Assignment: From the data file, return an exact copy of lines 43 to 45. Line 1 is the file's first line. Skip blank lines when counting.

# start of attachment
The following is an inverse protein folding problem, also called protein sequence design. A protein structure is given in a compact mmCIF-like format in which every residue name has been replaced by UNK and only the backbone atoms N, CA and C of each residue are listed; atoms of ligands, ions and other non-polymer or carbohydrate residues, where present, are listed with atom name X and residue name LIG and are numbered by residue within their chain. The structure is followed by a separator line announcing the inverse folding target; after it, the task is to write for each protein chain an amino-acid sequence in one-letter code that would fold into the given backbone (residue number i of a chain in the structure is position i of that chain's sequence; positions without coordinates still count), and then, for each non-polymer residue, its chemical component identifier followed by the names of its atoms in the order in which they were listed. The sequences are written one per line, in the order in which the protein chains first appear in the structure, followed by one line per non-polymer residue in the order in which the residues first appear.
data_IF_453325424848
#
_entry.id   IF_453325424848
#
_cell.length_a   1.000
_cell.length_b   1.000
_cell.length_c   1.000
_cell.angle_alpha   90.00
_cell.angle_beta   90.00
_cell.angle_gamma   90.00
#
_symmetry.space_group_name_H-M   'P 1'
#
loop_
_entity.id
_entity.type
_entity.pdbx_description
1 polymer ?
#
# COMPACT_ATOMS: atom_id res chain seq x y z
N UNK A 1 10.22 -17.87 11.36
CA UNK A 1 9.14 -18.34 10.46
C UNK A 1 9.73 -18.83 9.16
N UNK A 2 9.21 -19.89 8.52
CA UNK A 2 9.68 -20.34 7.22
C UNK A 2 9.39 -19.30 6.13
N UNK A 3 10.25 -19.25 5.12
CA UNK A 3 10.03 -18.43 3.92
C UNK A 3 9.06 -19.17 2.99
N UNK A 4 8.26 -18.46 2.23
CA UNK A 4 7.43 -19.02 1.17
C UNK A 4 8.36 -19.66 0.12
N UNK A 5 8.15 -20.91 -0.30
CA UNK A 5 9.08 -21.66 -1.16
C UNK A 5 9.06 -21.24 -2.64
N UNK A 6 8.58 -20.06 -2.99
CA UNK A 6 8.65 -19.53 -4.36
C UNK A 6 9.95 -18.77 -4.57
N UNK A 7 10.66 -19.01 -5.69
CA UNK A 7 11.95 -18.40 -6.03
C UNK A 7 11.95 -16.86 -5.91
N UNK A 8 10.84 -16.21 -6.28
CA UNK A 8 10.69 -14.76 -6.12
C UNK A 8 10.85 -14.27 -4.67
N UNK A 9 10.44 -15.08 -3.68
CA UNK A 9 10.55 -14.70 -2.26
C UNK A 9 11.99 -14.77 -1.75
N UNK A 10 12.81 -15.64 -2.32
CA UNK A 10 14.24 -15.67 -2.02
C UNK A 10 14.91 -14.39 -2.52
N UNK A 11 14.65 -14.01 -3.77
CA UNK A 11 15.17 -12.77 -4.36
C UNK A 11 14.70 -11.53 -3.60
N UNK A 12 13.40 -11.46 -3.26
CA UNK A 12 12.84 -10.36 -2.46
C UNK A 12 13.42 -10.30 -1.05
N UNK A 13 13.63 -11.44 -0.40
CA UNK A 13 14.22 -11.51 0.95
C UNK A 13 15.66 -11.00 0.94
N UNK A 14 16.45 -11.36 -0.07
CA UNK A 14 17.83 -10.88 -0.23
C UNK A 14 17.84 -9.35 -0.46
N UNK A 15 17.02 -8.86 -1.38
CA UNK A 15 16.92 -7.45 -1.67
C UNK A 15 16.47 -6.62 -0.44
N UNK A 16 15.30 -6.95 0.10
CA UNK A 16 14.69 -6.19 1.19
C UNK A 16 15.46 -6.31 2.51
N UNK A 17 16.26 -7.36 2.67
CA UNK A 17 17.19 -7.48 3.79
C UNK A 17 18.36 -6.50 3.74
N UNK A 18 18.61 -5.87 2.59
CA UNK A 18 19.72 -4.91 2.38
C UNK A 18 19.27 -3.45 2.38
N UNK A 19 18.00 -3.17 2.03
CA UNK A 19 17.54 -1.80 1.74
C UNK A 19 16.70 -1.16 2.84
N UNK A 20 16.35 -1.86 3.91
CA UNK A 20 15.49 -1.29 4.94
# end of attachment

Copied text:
N UNK A 8 10.84 -16.21 -6.28
CA UNK A 8 10.69 -14.76 -6.12
C UNK A 8 10.85 -14.27 -4.67